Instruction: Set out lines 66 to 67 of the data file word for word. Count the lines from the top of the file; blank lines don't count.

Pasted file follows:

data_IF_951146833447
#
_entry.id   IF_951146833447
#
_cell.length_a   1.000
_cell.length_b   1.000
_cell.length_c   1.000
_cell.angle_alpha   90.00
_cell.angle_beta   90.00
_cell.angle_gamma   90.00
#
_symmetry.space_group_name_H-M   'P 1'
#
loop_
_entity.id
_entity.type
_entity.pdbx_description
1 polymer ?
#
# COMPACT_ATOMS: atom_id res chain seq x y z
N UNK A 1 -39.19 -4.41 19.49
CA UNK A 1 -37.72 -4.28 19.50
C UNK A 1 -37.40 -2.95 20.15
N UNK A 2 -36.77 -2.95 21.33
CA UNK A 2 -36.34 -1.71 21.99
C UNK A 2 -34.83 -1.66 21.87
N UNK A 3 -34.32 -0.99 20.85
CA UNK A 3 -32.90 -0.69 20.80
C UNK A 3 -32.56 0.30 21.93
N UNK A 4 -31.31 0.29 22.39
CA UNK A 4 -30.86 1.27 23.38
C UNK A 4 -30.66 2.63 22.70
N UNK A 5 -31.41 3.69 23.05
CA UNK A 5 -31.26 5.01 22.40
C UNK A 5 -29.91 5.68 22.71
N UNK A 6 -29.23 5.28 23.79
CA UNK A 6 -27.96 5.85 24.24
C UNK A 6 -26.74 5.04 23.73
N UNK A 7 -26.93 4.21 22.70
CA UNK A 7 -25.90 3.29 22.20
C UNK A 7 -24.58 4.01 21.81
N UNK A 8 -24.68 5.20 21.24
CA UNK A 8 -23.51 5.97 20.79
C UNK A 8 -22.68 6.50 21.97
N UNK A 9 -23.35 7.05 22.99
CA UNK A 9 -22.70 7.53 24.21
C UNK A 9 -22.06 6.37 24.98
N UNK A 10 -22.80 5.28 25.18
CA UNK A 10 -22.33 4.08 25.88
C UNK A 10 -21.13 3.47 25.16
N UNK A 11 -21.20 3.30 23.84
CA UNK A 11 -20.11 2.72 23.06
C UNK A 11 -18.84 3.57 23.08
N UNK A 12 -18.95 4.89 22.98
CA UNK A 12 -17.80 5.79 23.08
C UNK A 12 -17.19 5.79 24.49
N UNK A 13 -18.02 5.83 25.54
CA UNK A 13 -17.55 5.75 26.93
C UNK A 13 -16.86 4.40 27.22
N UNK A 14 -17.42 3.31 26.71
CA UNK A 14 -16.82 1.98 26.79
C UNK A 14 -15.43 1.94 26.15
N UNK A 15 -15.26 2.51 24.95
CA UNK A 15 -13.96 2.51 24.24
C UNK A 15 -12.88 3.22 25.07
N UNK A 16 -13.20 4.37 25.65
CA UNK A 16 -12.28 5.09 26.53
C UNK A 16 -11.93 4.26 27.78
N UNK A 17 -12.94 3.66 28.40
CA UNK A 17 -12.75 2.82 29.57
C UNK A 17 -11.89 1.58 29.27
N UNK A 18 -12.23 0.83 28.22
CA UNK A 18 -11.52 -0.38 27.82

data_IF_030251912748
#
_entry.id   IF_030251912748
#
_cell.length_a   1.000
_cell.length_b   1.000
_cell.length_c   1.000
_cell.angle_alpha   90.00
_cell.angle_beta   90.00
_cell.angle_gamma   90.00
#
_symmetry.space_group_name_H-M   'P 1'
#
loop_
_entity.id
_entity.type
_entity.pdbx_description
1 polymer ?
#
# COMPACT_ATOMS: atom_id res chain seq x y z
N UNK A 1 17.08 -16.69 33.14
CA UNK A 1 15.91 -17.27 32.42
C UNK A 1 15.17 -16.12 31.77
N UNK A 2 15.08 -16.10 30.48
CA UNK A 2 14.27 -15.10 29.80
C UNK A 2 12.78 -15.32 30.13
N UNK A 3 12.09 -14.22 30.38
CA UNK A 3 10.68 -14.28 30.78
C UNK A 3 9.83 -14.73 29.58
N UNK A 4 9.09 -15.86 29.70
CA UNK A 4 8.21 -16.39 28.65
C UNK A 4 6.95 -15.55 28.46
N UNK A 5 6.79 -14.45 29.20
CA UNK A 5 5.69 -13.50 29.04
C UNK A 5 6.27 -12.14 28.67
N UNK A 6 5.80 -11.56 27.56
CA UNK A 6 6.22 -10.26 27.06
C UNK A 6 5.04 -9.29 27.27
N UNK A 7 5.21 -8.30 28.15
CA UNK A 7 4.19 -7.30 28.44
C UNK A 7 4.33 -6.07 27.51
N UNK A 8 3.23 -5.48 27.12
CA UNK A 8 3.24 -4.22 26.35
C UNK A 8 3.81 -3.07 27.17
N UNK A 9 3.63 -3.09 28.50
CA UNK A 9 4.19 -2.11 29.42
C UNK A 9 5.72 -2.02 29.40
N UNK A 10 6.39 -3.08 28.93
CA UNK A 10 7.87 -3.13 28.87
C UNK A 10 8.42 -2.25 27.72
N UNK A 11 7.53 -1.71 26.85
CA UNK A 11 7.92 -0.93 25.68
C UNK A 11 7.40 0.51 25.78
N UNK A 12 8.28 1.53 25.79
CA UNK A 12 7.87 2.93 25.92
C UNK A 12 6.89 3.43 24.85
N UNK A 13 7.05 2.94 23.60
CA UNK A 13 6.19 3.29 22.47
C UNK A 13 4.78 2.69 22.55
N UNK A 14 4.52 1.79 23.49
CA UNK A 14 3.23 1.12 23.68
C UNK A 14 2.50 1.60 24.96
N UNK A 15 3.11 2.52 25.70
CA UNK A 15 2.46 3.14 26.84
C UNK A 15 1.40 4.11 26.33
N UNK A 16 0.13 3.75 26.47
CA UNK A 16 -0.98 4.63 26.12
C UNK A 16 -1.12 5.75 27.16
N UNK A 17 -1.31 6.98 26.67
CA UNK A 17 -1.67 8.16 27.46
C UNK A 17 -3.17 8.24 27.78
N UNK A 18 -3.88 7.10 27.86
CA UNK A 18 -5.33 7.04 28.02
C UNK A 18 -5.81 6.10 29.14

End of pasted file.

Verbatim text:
N UNK A 16 -13.20 4.37 25.65
CA UNK A 16 -12.28 5.09 26.53